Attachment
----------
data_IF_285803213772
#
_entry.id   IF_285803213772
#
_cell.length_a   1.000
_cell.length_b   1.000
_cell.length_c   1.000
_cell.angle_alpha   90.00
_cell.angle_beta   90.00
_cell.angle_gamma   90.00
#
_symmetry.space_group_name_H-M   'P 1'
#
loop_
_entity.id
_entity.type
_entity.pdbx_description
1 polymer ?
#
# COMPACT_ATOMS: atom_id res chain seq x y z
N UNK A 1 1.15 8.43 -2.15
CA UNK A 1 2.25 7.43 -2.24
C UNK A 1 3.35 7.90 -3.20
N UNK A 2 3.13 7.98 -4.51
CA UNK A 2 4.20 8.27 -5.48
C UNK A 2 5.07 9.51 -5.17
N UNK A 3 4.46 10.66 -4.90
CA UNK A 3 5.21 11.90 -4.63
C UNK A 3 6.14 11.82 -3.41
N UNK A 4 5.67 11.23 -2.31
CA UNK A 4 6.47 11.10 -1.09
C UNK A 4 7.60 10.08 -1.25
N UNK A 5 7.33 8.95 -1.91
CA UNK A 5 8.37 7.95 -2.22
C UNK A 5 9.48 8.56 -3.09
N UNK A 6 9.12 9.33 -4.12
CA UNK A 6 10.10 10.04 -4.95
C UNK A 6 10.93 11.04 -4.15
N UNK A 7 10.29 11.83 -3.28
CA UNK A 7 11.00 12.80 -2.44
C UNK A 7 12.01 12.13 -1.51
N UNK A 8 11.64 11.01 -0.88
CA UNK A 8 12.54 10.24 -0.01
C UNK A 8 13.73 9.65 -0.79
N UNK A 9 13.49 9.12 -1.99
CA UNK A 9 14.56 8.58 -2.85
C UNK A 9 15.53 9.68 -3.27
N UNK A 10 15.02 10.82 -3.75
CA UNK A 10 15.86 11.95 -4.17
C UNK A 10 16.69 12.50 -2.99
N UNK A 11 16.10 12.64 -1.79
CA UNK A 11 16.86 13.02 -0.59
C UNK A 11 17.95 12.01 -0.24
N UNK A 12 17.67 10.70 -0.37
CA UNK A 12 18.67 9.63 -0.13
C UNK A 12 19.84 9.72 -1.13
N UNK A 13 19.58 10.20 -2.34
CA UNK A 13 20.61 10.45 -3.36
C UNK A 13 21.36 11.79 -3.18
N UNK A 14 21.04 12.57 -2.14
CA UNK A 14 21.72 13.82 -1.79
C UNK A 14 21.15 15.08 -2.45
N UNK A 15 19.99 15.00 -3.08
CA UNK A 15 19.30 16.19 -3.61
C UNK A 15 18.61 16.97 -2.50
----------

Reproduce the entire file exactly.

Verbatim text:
data_IF_285803213772
#
_entry.id   IF_285803213772
#
_cell.length_a   1.000
_cell.length_b   1.000
_cell.length_c   1.000
_cell.angle_alpha   90.00
_cell.angle_beta   90.00
_cell.angle_gamma   90.00
#
_symmetry.space_group_name_H-M   'P 1'
#
loop_
_entity.id
_entity.type
_entity.pdbx_description
1 polymer ?
#
# COMPACT_ATOMS: atom_id res chain seq x y z
N UNK A 1 1.15 8.43 -2.15
CA UNK A 1 2.25 7.43 -2.24
C UNK A 1 3.35 7.90 -3.20
N UNK A 2 3.13 7.98 -4.51
CA UNK A 2 4.20 8.27 -5.48
C UNK A 2 5.07 9.51 -5.17
N UNK A 3 4.46 10.66 -4.90
CA UNK A 3 5.21 11.90 -4.63
C UNK A 3 6.14 11.82 -3.41
N UNK A 4 5.67 11.23 -2.31
CA UNK A 4 6.47 11.10 -1.09
C UNK A 4 7.60 10.08 -1.25
N UNK A 5 7.33 8.95 -1.91
CA UNK A 5 8.37 7.95 -2.22
C UNK A 5 9.48 8.56 -3.09
N UNK A 6 9.12 9.33 -4.12
CA UNK A 6 10.10 10.04 -4.95
C UNK A 6 10.93 11.04 -4.15
N UNK A 7 10.29 11.83 -3.28
CA UNK A 7 11.00 12.80 -2.44
C UNK A 7 12.01 12.13 -1.51
N UNK A 8 11.64 11.01 -0.88
CA UNK A 8 12.54 10.24 -0.01
C UNK A 8 13.73 9.65 -0.79
N UNK A 9 13.49 9.12 -1.99
CA UNK A 9 14.56 8.58 -2.85
C UNK A 9 15.53 9.68 -3.27
N UNK A 10 15.02 10.82 -3.75
CA UNK A 10 15.86 11.95 -4.17
C UNK A 10 16.69 12.50 -2.99
N UNK A 11 16.10 12.64 -1.79
CA UNK A 11 16.86 13.02 -0.59
C UNK A 11 17.95 12.01 -0.24
N UNK A 12 17.67 10.70 -0.37
CA UNK A 12 18.67 9.63 -0.13
C UNK A 12 19.84 9.72 -1.13
N UNK A 13 19.58 10.20 -2.34
CA UNK A 13 20.61 10.45 -3.36
C UNK A 13 21.36 11.79 -3.18
N UNK A 14 21.04 12.57 -2.14
CA UNK A 14 21.72 13.82 -1.79
C UNK A 14 21.15 15.08 -2.45
N UNK A 15 19.99 15.00 -3.08
CA UNK A 15 19.30 16.19 -3.61
C UNK A 15 18.61 16.97 -2.50